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HANNOVER MESSE 2018, 23 - 27 April
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Additive Manufacturing

3D printing reshapes mechanical engineering

Additive manufacturing is making its presence felt. In Halls 6 and 7 as well as at the Convention Center developments are gaining dimensions.

18 Mar. 2016
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Whether power plant construction, aerospace, medical technology or the automotive industry, "additive manufacturing methods are bringing about the next industrial revolution," says U.S. economist Jeremy Rifkin. U.S. President Barack Obama would like to make HANNOVER MESSE's Partner Country for 2016 the leading nation in 3D printing. Germany has 3D printing on its digital agenda. German mechanical engineers are increasingly applying the technology. "Additive manufacturing has become extremely relevant for the industry," Rainer Gebhardt told the financial news agency dpa-AFX in February. Gebhardt is the head of the "very dynamic", growing work group "Additive Manufacturing" for the Association of German Mechanical Engineers. The 100 members include manufacturing companies, service providers, and research institutions. Gebhardt is optimistic about the current year. The technology is increasingly being implemented in industrial manufacturing.

At Digital Factory the role played by this field is growing proportionately. Schorndorfer alphacam GmbH is once again exhibiting at the trade show. This reseller for the international market leader Stratasys will demonstrate the U.S. company's latest 3D innovations.

Among the 3D printing specialists who are exhibiting primarily in Hall 7 in Hannover is Altair Engineering. As "the most comprehensive CAE platform available on the market" HyperWorks provides "leading industry solutions for modeling, analysis, visualization and data management for linear and nonlinear applications as well as structural optimization, fluid-structure-interaction and dynamic multi-body simulation for the FEM, CFD and MBS fields," according to the manufacturer.

Altair is exhibiting for the fifth time at HANNOVER MESSE. According to Mirko Bromberger, Director of Marketing & Additive Manufacturing Strategy at Altair, there was a simple reason for the fact that the company expanded its exhibition space last year. "HANNOVER MESSE's focus on lightweight construction and additive manufacturing corresponds more and more to our portfolio." Developed for a good 5000 customers from various industries, the company supports simulation technology that allows designs, processes and decisions to be optimized. "Without a paradigm shift in development and construction, too much potential is wasted, especially in terms of fiber composite components and products created with additive manufacturing," says Mirko Bromberger. "The possibilities inherent in the freedom of design cannot be exploited using conventional construction methods."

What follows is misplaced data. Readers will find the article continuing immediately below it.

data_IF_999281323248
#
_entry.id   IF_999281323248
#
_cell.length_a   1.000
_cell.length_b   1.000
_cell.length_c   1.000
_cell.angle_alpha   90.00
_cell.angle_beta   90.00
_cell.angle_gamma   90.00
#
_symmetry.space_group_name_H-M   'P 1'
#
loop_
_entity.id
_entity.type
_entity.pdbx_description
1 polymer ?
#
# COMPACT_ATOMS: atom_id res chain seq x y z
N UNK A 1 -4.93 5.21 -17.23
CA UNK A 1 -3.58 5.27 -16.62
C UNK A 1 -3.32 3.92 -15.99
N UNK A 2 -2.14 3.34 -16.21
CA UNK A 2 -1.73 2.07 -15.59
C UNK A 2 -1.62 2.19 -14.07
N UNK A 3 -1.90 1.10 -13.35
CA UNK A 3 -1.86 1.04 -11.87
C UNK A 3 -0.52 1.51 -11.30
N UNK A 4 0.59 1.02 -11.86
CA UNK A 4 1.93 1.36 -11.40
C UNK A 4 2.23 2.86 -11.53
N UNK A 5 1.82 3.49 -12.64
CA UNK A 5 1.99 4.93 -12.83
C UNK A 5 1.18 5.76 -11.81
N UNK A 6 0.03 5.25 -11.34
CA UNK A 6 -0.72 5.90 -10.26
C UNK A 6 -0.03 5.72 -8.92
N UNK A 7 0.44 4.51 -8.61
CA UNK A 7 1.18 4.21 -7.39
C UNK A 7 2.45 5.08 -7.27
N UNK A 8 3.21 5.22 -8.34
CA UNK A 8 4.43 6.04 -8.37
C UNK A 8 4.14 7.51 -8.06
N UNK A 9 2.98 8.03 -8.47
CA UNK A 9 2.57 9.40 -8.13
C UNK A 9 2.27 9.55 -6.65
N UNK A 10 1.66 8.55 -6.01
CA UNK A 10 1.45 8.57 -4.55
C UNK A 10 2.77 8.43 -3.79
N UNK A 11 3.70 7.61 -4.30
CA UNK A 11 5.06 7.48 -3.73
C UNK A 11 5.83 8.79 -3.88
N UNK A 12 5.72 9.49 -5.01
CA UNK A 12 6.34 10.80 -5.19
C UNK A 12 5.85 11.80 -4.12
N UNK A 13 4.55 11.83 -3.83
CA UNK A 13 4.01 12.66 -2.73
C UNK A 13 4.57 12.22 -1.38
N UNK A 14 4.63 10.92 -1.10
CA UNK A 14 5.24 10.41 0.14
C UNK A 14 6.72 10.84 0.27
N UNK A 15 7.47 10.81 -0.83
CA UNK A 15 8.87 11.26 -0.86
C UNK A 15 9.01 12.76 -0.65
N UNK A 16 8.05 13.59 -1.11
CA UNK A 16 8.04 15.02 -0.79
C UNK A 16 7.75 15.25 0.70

On April 28 at 2:05 p.m. Bromberger will be presenting Altair solutions at the 2nd Additive Manufacturing Symposium. "Additive manufacturing technology is opening up new fields of design, construction and manufacturing of components and functional groups," explains the Additive Manufacturing group within the German Engineering Federation (VdMA), which is hosting the event. Entitled "Constructing the Impossible – 3D Printing Revolutionizes Mechanical Engineering" this symposium will be held on Thursday during the trade show from 2 to 3:30 p.m. at the Convention Center (CC) in the Bonn room. Plant constructors, service providers and users of AM technology will discuss industrial plastic processing in plant construction, applications in robotics and process engineering, and market and technology developments.

Lukas Pawelczyk from Arburg GmbH & Co. KG will be one of the ten speakers at the symposium. He will discuss the opportunities and challenges in the additive manufacturing process "Arburg Plastic Freeforming". In Hall 7 during Digital Factory Arburg will be showcasing "a completely IT integrated and fully automated manufacturing line for customized office scissors" in which a robot with seven axes plays an integral role. "It's also a challenge to take profitability and availability into account when manufacturing batch sizes of one," states Arburg in its trade show announcement.

By combining injection molding, additive manufacturing and Industry 4.0 technologies the full-scale production series "office scissors" will be customized "in a flexible, automated, cyber physical production system" at the Arburg stand. When placing an order, trade show visitors will enter their own signature onto a tablet and select one of four types of scissors. The information will be recorded digitally and series production will start automatically on Arburg's "Allrounder 370 E". "Using a data matrix (DM) code each product becomes a data storage medium that can monitor and control its own path through the production line," according to Arburg. In the next step, the Freeformer applies the 3D signature to the plastic. The ARBURG line supervisor system (ALS) plays a major role by recording the parameters and forwarding them to a web server. Product, process and quality information can be accessed from the cloud using mobile devices.

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